9 Epidemiology and Demographics PD affects 1-2 per 1000 of the population at any one time The prevalence of major or mild neurocognitive disorder due to PD is: 75,000 per 100,000 (75%) with major neurocognitive disorder. 25,000 per 100,000 (25%) with mild neurocognitive disorder.
10 Epidemiology and Demographics. The prevalence of PD increases with age, from about 0.5% between ages 65 and 69, to 3% at 85 years of older. The disease is more common in males than in females (1.5:1). 75% of individuals affected will eventually develop serious cognitive problems.
11 Differential diagnosis. Lewy Body Dementia (LBD) overlaps clinically with Alzheimer's and PD but is more associated with the latter. LBD is often misdiagnosed in its early years. Loss of cholinergic (acetylcholine-producing) neurons accounts for degeneration of cognitive function similar to Alzheimer's. Death of dopaminergic (dopamine-producing) neurons accounts for degeneration of motor control similar to PD. Thus, LBD resembles both diseases and an accurate differential diagnosis can be difficult. LBD is often confused in its early stages with Alzheimer's disease and/or vascular dementia (multi-infarct dementia).however, Alzheimer s disease usually begins gradually whilst LBD often has a rapid or acute onset, with especially rapid decline in the first few months.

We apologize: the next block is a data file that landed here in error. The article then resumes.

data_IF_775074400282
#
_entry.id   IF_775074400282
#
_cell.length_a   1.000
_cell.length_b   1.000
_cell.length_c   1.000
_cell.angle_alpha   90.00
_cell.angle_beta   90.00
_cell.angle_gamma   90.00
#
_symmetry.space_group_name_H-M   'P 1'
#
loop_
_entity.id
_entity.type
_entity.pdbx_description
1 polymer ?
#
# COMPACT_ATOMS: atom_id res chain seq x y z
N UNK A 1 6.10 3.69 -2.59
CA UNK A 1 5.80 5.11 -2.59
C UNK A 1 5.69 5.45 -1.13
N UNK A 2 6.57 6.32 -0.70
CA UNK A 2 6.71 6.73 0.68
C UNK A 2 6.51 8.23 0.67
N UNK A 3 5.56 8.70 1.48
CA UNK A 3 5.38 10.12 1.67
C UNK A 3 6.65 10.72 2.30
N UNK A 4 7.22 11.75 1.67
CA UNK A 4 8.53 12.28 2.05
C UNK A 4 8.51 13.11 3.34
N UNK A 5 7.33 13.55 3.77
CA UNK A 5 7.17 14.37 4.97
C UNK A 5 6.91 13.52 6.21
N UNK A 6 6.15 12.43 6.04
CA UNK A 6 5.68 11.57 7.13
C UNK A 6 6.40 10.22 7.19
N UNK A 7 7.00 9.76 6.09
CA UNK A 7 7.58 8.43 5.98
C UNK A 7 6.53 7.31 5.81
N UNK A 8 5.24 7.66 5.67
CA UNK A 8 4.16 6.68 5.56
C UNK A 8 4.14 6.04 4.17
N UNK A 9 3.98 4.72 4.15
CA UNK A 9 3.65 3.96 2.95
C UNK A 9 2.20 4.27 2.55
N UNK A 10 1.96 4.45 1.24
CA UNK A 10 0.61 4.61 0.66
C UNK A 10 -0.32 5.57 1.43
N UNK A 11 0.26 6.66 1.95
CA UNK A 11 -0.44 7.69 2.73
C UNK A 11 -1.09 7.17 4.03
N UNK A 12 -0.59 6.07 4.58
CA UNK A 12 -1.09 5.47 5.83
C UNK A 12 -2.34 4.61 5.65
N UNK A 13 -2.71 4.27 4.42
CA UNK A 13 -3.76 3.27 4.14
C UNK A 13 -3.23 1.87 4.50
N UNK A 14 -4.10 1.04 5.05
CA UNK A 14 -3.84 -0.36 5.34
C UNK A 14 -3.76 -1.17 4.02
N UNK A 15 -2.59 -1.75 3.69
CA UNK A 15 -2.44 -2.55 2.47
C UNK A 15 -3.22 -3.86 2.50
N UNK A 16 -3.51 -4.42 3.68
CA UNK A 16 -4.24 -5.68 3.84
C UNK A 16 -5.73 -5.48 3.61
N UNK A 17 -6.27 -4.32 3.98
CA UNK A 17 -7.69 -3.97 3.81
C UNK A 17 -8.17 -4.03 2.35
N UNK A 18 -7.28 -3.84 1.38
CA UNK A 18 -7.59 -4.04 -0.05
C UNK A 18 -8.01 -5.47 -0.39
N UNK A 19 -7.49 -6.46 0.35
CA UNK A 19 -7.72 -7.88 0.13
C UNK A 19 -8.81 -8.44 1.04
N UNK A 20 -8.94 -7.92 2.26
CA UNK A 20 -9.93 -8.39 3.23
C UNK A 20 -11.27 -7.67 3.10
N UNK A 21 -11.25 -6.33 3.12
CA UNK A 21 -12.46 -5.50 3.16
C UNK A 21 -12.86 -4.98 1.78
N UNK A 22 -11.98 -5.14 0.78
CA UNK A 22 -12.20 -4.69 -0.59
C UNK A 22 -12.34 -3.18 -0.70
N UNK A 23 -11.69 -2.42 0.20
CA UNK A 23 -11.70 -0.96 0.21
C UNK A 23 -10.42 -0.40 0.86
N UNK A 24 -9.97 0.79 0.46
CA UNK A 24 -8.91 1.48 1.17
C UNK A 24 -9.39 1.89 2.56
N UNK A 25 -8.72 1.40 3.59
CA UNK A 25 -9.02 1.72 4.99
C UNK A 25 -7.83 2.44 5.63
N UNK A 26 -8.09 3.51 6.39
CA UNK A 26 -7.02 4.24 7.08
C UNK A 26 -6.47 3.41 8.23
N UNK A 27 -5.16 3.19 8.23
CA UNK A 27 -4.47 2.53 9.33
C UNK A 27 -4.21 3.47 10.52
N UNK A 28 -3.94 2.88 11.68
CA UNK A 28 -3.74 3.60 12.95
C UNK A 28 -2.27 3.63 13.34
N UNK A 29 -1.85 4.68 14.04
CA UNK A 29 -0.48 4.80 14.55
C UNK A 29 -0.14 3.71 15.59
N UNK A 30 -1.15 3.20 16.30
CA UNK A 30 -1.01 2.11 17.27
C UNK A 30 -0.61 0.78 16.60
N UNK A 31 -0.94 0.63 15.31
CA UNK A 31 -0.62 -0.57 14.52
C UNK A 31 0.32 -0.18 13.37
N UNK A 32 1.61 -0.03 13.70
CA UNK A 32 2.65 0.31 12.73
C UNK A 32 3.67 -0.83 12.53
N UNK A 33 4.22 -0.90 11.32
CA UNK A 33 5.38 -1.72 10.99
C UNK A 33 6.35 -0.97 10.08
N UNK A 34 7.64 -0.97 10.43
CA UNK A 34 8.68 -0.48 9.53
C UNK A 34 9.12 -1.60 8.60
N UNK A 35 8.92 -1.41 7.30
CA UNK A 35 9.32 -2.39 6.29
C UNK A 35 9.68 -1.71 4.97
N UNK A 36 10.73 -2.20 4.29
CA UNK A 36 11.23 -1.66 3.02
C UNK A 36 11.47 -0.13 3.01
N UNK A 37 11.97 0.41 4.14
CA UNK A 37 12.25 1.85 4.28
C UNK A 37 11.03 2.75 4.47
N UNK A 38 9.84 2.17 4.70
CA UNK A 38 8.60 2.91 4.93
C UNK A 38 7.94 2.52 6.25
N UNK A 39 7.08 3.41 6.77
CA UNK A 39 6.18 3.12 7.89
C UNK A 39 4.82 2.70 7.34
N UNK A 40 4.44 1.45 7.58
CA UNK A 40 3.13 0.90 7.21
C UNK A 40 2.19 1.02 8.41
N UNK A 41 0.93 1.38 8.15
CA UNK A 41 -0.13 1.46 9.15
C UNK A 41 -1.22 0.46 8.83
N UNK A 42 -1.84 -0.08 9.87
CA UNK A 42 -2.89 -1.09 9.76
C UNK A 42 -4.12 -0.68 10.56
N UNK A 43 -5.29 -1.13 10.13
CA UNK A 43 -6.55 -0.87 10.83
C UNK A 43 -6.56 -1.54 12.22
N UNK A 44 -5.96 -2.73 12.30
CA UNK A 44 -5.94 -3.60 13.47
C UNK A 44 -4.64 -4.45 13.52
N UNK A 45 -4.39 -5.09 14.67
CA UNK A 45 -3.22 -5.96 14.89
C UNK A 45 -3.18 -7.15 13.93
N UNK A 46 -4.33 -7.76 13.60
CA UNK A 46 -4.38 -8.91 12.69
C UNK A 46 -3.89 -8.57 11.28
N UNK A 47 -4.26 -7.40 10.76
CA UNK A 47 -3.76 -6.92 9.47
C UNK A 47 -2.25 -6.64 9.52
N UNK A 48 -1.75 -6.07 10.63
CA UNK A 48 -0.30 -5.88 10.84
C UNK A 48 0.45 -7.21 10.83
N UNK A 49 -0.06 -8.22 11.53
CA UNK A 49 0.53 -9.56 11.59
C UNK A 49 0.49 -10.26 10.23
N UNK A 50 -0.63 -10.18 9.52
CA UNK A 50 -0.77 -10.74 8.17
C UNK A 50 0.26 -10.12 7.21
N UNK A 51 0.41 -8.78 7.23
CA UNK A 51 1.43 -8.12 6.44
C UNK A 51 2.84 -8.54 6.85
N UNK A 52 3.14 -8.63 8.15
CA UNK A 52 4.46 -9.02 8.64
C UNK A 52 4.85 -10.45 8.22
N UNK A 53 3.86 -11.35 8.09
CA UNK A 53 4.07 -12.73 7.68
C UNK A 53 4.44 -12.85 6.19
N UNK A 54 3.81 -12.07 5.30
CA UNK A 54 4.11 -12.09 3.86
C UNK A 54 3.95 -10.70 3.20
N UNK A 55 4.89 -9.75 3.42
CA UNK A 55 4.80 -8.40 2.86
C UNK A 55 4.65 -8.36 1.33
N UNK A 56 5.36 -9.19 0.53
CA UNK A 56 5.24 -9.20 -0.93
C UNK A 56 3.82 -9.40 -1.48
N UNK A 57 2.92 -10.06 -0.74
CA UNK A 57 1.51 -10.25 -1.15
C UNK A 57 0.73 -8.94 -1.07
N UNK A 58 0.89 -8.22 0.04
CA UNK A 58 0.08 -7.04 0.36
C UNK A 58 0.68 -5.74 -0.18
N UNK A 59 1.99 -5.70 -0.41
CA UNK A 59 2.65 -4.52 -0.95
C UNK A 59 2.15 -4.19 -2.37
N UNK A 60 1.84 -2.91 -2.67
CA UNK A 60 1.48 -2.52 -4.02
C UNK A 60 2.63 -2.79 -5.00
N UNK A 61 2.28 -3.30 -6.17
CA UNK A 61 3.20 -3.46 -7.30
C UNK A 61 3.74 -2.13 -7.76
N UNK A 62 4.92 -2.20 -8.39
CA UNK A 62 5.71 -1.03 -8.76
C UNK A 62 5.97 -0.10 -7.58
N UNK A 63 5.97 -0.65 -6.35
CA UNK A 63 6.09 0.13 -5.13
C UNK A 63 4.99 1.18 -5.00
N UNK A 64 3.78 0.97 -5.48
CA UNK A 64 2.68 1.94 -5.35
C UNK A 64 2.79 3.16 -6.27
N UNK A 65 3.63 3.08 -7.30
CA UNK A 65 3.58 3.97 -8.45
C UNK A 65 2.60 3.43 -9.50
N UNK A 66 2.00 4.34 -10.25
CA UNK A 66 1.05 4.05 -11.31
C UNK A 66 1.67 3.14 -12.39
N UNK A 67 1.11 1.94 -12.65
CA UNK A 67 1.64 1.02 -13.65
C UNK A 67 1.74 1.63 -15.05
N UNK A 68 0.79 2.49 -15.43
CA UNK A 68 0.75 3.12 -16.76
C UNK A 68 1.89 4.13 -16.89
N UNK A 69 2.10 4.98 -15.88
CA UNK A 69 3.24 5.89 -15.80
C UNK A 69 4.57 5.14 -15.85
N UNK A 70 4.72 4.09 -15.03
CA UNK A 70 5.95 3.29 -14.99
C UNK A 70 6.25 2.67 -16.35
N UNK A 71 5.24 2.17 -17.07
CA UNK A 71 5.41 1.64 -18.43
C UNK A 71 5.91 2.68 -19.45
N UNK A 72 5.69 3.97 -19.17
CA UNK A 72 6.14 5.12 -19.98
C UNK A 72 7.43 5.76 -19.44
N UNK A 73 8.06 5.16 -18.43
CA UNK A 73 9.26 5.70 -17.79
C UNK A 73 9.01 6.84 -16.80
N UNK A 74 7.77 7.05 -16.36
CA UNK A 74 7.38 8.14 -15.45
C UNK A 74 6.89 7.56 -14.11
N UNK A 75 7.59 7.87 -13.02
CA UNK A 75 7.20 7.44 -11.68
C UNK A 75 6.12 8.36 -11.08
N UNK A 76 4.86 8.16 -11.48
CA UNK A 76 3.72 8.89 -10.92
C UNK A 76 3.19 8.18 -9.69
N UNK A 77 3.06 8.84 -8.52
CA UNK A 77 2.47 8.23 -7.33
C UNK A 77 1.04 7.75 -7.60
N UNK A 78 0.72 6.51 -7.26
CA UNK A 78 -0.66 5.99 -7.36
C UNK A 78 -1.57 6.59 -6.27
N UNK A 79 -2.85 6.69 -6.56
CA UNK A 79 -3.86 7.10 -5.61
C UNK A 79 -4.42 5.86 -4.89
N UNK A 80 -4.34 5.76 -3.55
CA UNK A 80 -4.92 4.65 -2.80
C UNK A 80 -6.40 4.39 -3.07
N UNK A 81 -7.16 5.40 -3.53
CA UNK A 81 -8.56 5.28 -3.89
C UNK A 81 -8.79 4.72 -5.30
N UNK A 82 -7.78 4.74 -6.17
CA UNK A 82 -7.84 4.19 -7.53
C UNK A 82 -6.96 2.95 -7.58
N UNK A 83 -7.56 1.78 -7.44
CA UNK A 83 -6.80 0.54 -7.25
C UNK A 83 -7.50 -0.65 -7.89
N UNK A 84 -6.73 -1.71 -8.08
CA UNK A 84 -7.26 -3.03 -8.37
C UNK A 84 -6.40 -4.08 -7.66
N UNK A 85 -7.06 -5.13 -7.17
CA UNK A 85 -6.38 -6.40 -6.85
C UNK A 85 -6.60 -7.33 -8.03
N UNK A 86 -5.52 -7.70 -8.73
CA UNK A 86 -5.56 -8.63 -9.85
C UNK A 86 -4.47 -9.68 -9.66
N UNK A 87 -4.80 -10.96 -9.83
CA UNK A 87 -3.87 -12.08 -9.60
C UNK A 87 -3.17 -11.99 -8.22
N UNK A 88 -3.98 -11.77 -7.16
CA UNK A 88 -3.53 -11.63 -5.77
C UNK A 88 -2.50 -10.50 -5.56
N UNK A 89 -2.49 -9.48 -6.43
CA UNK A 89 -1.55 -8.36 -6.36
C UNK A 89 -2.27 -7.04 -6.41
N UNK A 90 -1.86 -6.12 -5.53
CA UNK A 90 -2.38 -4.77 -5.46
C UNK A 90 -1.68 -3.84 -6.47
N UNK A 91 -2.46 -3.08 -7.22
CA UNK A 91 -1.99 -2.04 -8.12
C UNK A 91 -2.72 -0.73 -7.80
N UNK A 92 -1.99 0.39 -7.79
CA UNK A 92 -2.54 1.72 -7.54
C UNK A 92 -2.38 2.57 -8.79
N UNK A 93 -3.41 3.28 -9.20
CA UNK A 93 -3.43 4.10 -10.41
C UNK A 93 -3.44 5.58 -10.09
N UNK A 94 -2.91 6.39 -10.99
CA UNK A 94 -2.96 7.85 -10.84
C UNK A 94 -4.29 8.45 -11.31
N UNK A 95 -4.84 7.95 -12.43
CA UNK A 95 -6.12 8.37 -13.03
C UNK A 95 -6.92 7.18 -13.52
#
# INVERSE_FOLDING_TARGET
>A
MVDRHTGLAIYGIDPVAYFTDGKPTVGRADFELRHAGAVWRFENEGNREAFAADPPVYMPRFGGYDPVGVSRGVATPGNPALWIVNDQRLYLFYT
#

12 DIFFERENTIAL DIAGNOSIS (cont). LBD progresses more quickly than Alzheimer s disease. LBD is distinguished from the dementia that sometimes occurs in PD by the time frame in which dementia symptoms appear relative to Parkinson symptoms. PD with dementia (PDD) would be the diagnosis when dementia onset is more than a year after the onset of PD. LBD is diagnosed when cognitive symptoms begin at the same time or within a year of Parkinson symptoms.
13 BPSD. Diagnosis may include With or Without Behavioral Disturbances such as psychosis, agitation or apathy. Cognitive problems are Mild where difficulty is limited to instrumental activities of daily living, such as managing finances, Moderate where difficulty affects basic activities of daily living, such as feeding and dressing, Severe where the person is fully dependent.
14 DEPRESSION. 50% experience comorbid depression. which can exacerbate symptoms. Depression does not always follow PD. In some individuals, depression may precede other symptoms of the disorder. Individuals taking antidepressants are twice as likely to develop PD as individuals who do not. This is not seen as evidence that antidepressant use causes PD, but rather that Depression is an early symptom of the disease in some cases.